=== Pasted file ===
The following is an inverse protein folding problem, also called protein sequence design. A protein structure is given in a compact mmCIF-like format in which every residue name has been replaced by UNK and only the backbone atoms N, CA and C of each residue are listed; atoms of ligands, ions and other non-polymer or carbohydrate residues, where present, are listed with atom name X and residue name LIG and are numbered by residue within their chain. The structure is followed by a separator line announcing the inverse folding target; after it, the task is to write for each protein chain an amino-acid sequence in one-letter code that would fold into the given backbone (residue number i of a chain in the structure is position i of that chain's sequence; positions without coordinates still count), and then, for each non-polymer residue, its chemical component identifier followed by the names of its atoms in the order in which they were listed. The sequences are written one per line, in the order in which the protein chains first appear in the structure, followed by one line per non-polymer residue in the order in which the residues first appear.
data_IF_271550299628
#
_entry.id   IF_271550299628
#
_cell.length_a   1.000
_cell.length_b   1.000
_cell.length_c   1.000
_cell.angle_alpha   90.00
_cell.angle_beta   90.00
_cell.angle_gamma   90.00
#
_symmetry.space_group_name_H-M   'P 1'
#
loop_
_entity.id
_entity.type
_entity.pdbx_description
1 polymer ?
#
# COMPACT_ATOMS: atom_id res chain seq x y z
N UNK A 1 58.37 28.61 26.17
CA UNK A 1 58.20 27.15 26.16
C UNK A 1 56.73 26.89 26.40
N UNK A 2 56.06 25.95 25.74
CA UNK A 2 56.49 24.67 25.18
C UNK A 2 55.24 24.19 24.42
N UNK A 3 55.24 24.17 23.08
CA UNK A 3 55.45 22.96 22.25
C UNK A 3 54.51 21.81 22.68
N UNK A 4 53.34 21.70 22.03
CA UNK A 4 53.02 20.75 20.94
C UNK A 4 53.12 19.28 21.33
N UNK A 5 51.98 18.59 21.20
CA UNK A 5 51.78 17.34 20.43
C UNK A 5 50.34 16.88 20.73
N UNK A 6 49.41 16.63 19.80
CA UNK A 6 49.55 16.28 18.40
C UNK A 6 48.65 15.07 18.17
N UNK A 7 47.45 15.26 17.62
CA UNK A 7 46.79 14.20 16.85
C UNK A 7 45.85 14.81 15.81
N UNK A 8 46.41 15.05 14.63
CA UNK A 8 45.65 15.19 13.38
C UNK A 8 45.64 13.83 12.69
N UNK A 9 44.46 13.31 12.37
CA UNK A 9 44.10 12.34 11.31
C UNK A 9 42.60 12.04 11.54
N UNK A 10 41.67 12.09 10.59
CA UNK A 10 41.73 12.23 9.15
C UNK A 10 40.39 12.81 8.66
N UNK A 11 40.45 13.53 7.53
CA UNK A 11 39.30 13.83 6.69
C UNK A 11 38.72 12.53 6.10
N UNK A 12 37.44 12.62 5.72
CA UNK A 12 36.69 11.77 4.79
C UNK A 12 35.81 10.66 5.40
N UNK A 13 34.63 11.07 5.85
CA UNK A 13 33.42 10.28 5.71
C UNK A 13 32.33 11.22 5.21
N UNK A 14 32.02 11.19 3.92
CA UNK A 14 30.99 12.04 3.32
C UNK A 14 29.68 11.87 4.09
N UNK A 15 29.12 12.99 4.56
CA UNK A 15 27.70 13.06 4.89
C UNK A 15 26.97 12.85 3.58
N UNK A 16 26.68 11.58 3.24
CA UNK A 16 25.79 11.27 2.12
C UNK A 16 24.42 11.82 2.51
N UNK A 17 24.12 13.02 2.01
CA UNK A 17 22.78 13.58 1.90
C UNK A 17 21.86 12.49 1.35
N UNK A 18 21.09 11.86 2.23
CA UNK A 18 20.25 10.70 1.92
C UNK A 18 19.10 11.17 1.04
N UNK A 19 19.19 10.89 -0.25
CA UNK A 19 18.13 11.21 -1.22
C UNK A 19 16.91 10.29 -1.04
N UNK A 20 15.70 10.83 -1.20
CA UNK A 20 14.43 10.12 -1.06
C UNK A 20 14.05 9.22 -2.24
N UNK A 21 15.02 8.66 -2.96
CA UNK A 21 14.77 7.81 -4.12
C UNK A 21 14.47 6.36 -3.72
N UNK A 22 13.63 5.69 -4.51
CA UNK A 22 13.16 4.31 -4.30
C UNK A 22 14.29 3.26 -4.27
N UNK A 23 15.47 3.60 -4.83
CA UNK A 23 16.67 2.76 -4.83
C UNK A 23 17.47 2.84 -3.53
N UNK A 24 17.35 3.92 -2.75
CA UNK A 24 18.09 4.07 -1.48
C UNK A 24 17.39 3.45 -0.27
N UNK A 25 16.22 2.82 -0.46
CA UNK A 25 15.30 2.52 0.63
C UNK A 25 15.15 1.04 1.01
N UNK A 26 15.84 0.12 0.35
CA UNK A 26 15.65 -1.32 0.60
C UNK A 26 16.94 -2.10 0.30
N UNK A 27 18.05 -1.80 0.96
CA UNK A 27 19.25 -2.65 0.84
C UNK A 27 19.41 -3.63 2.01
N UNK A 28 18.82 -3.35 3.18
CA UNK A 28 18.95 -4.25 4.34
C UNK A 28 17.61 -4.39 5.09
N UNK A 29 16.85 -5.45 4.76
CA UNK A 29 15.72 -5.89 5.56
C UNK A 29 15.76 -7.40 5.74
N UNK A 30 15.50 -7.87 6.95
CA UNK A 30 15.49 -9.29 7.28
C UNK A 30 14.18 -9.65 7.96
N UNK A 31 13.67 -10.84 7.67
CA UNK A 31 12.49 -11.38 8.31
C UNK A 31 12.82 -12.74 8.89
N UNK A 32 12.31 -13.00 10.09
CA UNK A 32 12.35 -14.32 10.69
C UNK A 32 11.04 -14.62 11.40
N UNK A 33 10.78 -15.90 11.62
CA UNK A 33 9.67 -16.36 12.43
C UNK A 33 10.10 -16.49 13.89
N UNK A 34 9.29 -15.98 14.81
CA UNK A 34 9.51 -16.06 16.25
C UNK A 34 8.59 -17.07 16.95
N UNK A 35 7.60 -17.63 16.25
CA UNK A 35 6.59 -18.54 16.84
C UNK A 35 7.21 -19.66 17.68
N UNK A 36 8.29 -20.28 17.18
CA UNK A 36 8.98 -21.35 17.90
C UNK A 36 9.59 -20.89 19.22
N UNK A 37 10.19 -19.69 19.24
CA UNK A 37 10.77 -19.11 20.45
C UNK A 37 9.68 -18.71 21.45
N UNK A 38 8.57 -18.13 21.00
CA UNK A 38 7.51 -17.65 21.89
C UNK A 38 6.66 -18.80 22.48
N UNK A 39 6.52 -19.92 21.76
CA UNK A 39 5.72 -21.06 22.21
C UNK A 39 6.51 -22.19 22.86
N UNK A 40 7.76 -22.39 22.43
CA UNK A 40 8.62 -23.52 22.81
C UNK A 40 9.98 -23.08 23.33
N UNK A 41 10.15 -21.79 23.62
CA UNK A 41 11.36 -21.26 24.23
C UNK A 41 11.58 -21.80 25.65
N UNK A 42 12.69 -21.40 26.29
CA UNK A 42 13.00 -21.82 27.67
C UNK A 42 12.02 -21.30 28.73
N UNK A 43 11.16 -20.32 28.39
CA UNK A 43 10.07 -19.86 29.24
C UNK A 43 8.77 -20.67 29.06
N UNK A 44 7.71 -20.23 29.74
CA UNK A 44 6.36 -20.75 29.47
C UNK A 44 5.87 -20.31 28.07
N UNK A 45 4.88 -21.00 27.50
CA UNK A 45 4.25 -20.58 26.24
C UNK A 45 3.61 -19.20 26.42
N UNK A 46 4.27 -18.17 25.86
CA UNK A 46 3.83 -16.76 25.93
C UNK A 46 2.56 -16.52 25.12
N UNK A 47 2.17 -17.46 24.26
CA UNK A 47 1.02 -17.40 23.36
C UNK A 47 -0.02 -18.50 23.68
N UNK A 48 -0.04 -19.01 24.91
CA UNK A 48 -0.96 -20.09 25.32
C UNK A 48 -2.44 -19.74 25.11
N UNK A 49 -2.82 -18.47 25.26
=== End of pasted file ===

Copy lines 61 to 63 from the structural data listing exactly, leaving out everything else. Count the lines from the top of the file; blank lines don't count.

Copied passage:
N UNK A 14 32.02 11.19 3.92
CA UNK A 14 30.99 12.04 3.32
C UNK A 14 29.68 11.87 4.09